This paper begins to fill this gap by presenting a vision of how smart technologies could be implemented at several scales and combined to contribute to more sustainable and resilient water systems. Additionally, this paper seeks to outline the challenges to the realization of smart water grids. It is interesting to note that the smart phone is a marvel of modern information technology that is owned by hundreds of millions of consumers around the world. In contrast, much of the technology for water distribution and use is similar to that of fifty, or even a hundred years ago. Outside of the water treatment plant, there is little use of information technology in water systems. Clearly, there are structural differences in markets for personal information products versus water infrastructure underlying this dramatic gap in adoption. It is important to understand the barriers to the adoption of smart water grids and in the following sections, some issues are proposed.
For this initial work, the focus is on drinking water distribution in an urban environment. Future work beyond the current scope would include more environments and other parts of the water cycle. For example, agriculture is an important part of a complete vision for the smart water grid given its high share of water use.
In Section 2, we present an overview of the technological elements of the smart water grid in a systems context. Section 3 is a summary of sustainability and resiliency challenges for urban water systems and how smart water technologies could contribute to addressing these issues. In Section 4, example communities beginning to implement smart water grids are described. Finally, in Section 5, funding and economic issues we view are important challenges are summarized.

2. Overview of Smart Water Grid Technologies and Systems

2.1. General Overview

A theoretical smart water grid begins at the water source, where smart meters, smart valves, smart pumps, and flood sensors are installed. Water continues on through water treatment with more smart meters, valves, and pumps. Within the city water distribution system, there is the addition of water contaminant sensors. At the end-use locations (homes and businesses), end-use sensing devices, smart irrigation controllers, contaminant sensors, and smart meters may be used. Finally, water moves through the sewage system to wastewater treatment and final use or discharge, where the same technologies used at the beginning of the system are used here too. Figure 1 presents a visual depiction of a smart water grid.

2.2. Technological Description

2.2.1. Sensing Devices

Sensing devices that collect and transmit data about the water system on a real-time basis is the foundation of any smart water grid. At the municipal level, the most common way to monitor the water delivery system has been to manually read flow and pressure meters, while water contamination is commonly monitored by collecting water samples that are analyzed in a laboratory environment. In a smart water grid system, these parameters would be collected, stored, and transmitted to a computer by the meter itself, or from a sensor to detect contamination. This increases the amount and frequency of information about the system and decreases the need for field work. Smart sensors for municipalities include smart water meters for flow, smart water meters for pressure, and contaminant sensors and biosensors for contamination detection [16,17].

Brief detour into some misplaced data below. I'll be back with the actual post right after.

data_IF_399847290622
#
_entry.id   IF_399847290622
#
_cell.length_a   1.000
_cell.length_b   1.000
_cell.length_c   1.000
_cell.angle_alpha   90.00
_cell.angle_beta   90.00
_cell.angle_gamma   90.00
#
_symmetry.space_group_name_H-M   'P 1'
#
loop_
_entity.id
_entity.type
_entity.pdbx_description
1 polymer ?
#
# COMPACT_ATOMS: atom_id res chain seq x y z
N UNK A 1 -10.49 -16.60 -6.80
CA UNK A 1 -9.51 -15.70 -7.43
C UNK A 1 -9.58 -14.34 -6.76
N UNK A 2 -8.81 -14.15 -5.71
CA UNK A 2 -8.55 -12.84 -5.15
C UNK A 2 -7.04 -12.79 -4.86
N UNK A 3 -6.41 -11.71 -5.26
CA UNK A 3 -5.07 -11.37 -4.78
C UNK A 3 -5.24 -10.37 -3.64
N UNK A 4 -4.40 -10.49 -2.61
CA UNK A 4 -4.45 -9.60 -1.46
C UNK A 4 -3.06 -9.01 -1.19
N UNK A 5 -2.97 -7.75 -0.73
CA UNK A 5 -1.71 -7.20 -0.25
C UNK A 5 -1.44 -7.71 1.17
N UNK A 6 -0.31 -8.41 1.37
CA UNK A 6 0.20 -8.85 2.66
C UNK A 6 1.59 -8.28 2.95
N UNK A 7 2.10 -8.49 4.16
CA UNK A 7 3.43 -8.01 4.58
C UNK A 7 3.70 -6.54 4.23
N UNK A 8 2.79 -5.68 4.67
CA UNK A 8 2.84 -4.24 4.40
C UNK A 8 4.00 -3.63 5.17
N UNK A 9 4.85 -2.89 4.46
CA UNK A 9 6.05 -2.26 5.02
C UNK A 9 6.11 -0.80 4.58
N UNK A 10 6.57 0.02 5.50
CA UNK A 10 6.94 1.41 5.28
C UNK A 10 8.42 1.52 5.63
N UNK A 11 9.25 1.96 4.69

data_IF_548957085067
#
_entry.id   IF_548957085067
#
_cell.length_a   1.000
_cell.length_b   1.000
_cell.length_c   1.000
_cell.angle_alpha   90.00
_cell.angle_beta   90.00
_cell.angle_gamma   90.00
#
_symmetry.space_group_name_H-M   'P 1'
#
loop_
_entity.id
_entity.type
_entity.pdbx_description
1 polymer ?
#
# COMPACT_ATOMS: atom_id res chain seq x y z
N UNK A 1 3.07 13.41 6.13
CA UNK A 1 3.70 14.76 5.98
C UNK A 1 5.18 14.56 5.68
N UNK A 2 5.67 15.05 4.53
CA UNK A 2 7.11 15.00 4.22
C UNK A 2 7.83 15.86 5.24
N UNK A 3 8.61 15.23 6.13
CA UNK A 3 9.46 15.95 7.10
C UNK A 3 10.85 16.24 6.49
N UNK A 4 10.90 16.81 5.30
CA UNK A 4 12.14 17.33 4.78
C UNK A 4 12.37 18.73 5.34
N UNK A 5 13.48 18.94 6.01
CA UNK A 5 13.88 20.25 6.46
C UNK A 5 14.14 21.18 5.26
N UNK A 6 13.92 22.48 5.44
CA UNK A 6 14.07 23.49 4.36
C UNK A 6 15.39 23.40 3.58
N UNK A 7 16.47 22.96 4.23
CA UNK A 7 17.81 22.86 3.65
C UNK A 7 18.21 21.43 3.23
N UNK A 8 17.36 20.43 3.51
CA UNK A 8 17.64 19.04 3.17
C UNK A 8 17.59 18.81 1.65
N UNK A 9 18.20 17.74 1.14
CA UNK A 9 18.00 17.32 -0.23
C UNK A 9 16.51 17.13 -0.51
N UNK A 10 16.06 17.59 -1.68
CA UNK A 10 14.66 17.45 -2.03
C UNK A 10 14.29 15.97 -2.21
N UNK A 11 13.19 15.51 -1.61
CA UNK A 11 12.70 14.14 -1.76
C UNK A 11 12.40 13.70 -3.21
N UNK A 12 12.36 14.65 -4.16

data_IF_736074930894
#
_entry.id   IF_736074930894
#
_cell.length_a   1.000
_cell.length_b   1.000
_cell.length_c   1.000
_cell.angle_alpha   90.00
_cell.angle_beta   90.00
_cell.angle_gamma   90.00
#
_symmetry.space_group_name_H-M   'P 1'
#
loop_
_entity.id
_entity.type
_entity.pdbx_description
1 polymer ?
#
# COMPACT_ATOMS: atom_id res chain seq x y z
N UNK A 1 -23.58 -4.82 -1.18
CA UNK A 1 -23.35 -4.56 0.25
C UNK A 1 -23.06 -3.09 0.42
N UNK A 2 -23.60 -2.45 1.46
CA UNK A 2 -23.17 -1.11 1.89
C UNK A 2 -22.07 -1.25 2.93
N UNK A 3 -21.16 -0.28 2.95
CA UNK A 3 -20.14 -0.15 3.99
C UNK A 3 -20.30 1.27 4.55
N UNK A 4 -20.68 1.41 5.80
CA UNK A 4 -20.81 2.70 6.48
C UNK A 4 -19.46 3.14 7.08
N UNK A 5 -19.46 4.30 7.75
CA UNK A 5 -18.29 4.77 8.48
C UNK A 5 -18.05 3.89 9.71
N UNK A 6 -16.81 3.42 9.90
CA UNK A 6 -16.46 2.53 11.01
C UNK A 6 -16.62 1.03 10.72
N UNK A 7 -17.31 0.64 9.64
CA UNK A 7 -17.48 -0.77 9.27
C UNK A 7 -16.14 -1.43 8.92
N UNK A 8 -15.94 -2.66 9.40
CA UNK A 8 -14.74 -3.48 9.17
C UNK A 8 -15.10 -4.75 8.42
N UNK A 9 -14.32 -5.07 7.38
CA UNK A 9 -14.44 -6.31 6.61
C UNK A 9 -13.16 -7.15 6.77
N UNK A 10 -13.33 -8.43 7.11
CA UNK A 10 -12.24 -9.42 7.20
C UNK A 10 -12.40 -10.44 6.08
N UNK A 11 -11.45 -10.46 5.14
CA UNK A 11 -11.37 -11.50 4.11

Figure 1. A simplified diagram of an example urban smart water grid.
Figure 1. A simplified diagram of an example urban smart water grid.
Challenges 05 00123 g001
Smart water meters have additional advantages over manual meters. One of these advantages is increased sensitivity to low water flows, which increases data collection accuracy. Other advantages of these more sensitive meters include the ability to measure backflow, which can indicate a problem in the system. They are also less susceptible to corrosion from particles in the system [18].
Whether in a residential, commercial or industrial setting, the typical situation for water use detection is a single flow meter measuring total water consumption of a facility. How total water consumption breaks down for different uses is generally not measured. Only measuring total flow has two disadvantages: leaks are difficult to detect by metering and users lack information on potential inefficiencies in the system. One option is to install additional meters within a facility. With current technology, installing meters for every fixture would be prohibitively expensive for most end-users.